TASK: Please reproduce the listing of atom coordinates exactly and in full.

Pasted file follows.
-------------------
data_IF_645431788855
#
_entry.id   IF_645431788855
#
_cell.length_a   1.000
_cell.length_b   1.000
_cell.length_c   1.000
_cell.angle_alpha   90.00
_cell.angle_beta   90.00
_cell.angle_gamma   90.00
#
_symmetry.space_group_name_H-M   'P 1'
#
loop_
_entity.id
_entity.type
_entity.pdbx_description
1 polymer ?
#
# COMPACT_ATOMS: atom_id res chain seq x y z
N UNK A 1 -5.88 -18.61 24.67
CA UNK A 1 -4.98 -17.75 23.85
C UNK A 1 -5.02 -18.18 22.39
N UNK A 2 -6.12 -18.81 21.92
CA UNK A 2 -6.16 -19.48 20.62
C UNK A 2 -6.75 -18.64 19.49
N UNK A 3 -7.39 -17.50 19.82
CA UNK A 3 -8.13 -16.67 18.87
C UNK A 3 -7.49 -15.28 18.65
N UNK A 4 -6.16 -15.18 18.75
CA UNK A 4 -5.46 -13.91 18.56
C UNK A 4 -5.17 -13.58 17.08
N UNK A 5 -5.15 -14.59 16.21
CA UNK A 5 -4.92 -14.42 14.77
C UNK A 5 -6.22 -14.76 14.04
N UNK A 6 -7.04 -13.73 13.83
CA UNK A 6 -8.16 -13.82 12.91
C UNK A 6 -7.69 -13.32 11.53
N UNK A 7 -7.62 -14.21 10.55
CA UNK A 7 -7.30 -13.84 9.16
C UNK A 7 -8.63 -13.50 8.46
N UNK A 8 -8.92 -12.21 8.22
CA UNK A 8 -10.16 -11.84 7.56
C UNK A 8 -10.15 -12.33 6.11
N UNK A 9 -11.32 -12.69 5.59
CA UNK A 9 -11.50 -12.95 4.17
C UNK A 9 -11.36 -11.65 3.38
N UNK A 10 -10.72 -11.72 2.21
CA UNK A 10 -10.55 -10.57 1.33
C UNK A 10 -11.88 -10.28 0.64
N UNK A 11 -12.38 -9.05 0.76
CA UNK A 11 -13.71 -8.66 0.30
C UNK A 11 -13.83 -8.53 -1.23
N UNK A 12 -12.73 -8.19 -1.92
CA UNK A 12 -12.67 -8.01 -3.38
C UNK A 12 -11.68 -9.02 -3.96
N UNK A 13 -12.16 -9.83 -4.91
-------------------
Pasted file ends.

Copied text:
data_IF_645431788855
#
_entry.id   IF_645431788855
#
_cell.length_a   1.000
_cell.length_b   1.000
_cell.length_c   1.000
_cell.angle_alpha   90.00
_cell.angle_beta   90.00
_cell.angle_gamma   90.00
#
_symmetry.space_group_name_H-M   'P 1'
#
loop_
_entity.id
_entity.type
_entity.pdbx_description
1 polymer ?
#
# COMPACT_ATOMS: atom_id res chain seq x y z
N UNK A 1 -5.88 -18.61 24.67
CA UNK A 1 -4.98 -17.75 23.85
C UNK A 1 -5.02 -18.18 22.39
N UNK A 2 -6.12 -18.81 21.92
CA UNK A 2 -6.16 -19.48 20.62
C UNK A 2 -6.75 -18.64 19.49
N UNK A 3 -7.39 -17.50 19.82
CA UNK A 3 -8.13 -16.67 18.87
C UNK A 3 -7.49 -15.28 18.65
N UNK A 4 -6.16 -15.18 18.75
CA UNK A 4 -5.46 -13.91 18.56
C UNK A 4 -5.17 -13.58 17.08
N UNK A 5 -5.15 -14.59 16.21
CA UNK A 5 -4.92 -14.42 14.77
C UNK A 5 -6.22 -14.76 14.04
N UNK A 6 -7.04 -13.73 13.83
CA UNK A 6 -8.16 -13.82 12.91
C UNK A 6 -7.69 -13.32 11.53
N UNK A 7 -7.62 -14.21 10.55
CA UNK A 7 -7.30 -13.84 9.16
C UNK A 7 -8.63 -13.50 8.46
N UNK A 8 -8.92 -12.21 8.22
CA UNK A 8 -10.16 -11.84 7.56
C UNK A 8 -10.15 -12.33 6.11
N UNK A 9 -11.32 -12.69 5.59
CA UNK A 9 -11.50 -12.95 4.17
C UNK A 9 -11.36 -11.65 3.38
N UNK A 10 -10.72 -11.72 2.21
CA UNK A 10 -10.55 -10.57 1.33
C UNK A 10 -11.88 -10.28 0.64
N UNK A 11 -12.38 -9.05 0.76
CA UNK A 11 -13.71 -8.66 0.30
C UNK A 11 -13.83 -8.53 -1.23
N UNK A 12 -12.73 -8.19 -1.92
CA UNK A 12 -12.67 -8.01 -3.38
C UNK A 12 -11.68 -9.02 -3.96
N UNK A 13 -12.16 -9.83 -4.91